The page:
Taxation and inequalities are strongly connected. Developing countries are facing important policy challenges using Domestic Resource Mobilisation (DRM) as a tool to achieve the Sustainable Development Goals (SDGs), in particular SDG1, ending extreme poverty and SDG10, reducing inequality. Many developing countries have reduced import tariffs and corporate income taxes. They increasingly rely on consumption taxes, such as value-added tax, which are likely to disproportionately affect the poor – particularly poor women. What factors, including compliance norms, contribute to making fiscal systems more or less efficient? What is the role of civil society to shape a more progressive tax system?
Transformative change: Addressing inequalities through taxes
Exploring the role for progressive taxation vis-à-vis progressive spending and the contribution of fiscal systems to the Sustainable Development Goals in developing countries
Inequalities in sub-Saharan Africa are most marked between urban and rural areas with young people and women suffering most.
One way to boost rural economies is to invest in small-scale enterprises, particularly those owned by women.
In North Africa, inequalities between regions and between regional cities and the capitals need to be addressed.
There are also inequalities within cities; authorities in Nairobi have taken innovative measures to integrate the urban poor into the local economy.
SynopsisGrowth in Sub-Saharan Africa has been spectacular in the last 20 years, with GDP in double figures. However, this growth has been uneven, with 34 % of the rural population, particularly women and youth, most affected by poverty, lacking basic facilities like water or electricity, while the urban population enjoys Western-style living. However, this urban/rural divide is not inevitable as many rural areas are rich in agriculture, growing tropical fruits and staples such as coffee or chocolate. One way to encourage young people to stay and to lift women out of poverty is to generate new forms of employment. This will also help integrate these zones into the wider economy. Governments are now investing in the local population, helping them to set up as small entrepreneurs, in turn encouraging larger industries to invest. Speakers noted that rural areas are always last in line for facilities like hospitals or schools, forcing the population to migrate to towns. Instead, opening rural hospitals and further education colleges will serve the local population and generate employment. North African countries such as Morocco currently enjoy GDP growth of up to 4 %, but again this is spread unevenly, with remote regions lacking the investment enjoyed nearer the capital, Rabat. The lack of facilities and of decent infrastructure such as roads is driving young people to the big cities, draining these remote areas of future wealth-producing generations. A Moroccan town mayor suggested three approaches: Common ownership of land to open up more land to small farmers; fairer taxation for the regions, so those in less developed regions pay less than in big cities; and employment packages for state employees such as medical staff or teachers to encourage them to move to outlying regions. As well as inequality between regions, there are huge differences in some big cities. In the Kenyan capital Nairobi, a small elite of 15 % enjoy good facilities and services, while the remainder live in slums, eking out a living with few services and little chance of formal employment. Initially the authorities stigmatised the 85 % as criminals and a threat to urban order. Recently they have adopted a more enlightened approach, “harnessing the hassle”. They have introduced a City Urban Watch to improve security; created Street Parliaments to contribute to urban planning and legalised the informal economy.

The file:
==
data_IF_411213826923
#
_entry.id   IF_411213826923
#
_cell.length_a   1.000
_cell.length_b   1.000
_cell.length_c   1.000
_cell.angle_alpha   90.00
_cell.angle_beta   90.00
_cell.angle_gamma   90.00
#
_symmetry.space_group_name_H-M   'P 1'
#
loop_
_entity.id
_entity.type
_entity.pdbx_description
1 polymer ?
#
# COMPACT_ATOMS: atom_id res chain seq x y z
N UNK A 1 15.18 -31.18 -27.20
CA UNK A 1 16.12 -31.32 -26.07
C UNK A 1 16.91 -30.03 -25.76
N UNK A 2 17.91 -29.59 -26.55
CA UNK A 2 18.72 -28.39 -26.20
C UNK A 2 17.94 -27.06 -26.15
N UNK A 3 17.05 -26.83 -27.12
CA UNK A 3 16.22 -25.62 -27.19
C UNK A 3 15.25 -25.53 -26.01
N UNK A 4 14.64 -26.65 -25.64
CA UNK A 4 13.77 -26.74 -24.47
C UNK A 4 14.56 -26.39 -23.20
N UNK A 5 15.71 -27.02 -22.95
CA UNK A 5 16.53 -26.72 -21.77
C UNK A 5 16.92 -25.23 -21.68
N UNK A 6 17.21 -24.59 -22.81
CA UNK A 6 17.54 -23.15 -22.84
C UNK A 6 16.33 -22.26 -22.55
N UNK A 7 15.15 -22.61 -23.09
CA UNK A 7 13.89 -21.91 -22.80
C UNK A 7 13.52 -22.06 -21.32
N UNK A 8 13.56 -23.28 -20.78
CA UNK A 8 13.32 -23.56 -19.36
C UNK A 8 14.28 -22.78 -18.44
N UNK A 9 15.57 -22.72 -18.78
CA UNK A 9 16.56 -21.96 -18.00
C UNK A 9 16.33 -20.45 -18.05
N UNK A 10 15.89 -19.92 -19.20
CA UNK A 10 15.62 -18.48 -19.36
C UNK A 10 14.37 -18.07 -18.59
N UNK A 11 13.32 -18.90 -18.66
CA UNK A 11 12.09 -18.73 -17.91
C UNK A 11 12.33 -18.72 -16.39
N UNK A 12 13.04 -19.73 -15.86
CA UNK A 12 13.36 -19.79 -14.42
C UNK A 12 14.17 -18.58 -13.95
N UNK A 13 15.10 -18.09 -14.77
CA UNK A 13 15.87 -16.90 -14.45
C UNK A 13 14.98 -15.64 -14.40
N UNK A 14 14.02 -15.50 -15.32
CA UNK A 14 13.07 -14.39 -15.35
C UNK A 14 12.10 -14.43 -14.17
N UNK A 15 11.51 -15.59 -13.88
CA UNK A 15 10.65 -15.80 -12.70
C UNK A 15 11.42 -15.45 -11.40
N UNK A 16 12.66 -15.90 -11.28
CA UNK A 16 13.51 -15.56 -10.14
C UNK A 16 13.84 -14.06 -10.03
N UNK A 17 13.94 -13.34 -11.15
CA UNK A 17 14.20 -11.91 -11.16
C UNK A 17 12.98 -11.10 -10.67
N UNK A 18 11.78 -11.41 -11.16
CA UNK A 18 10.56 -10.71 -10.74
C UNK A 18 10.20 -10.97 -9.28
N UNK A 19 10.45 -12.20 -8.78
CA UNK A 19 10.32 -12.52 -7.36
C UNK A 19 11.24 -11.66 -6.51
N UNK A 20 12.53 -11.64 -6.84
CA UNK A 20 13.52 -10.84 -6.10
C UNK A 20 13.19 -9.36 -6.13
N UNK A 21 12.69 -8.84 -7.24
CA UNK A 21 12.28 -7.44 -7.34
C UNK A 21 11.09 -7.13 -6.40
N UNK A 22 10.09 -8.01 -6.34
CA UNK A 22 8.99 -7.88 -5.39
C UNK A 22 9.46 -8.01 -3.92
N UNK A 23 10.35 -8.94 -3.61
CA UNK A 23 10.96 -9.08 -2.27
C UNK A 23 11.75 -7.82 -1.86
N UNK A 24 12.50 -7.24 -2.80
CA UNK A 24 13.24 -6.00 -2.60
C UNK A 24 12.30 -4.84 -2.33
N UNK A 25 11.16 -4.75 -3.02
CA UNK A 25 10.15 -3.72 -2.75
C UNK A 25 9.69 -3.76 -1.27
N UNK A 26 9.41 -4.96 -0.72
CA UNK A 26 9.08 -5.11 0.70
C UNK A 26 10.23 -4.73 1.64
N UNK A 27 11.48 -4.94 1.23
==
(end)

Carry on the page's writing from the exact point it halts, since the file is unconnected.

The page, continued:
In many Sub-Saharan African countries, local chiefs oversee land ownership and have the power to decide who is can lease arable land. This approach needs to be modernised to encourage women’s agricultural enterprises.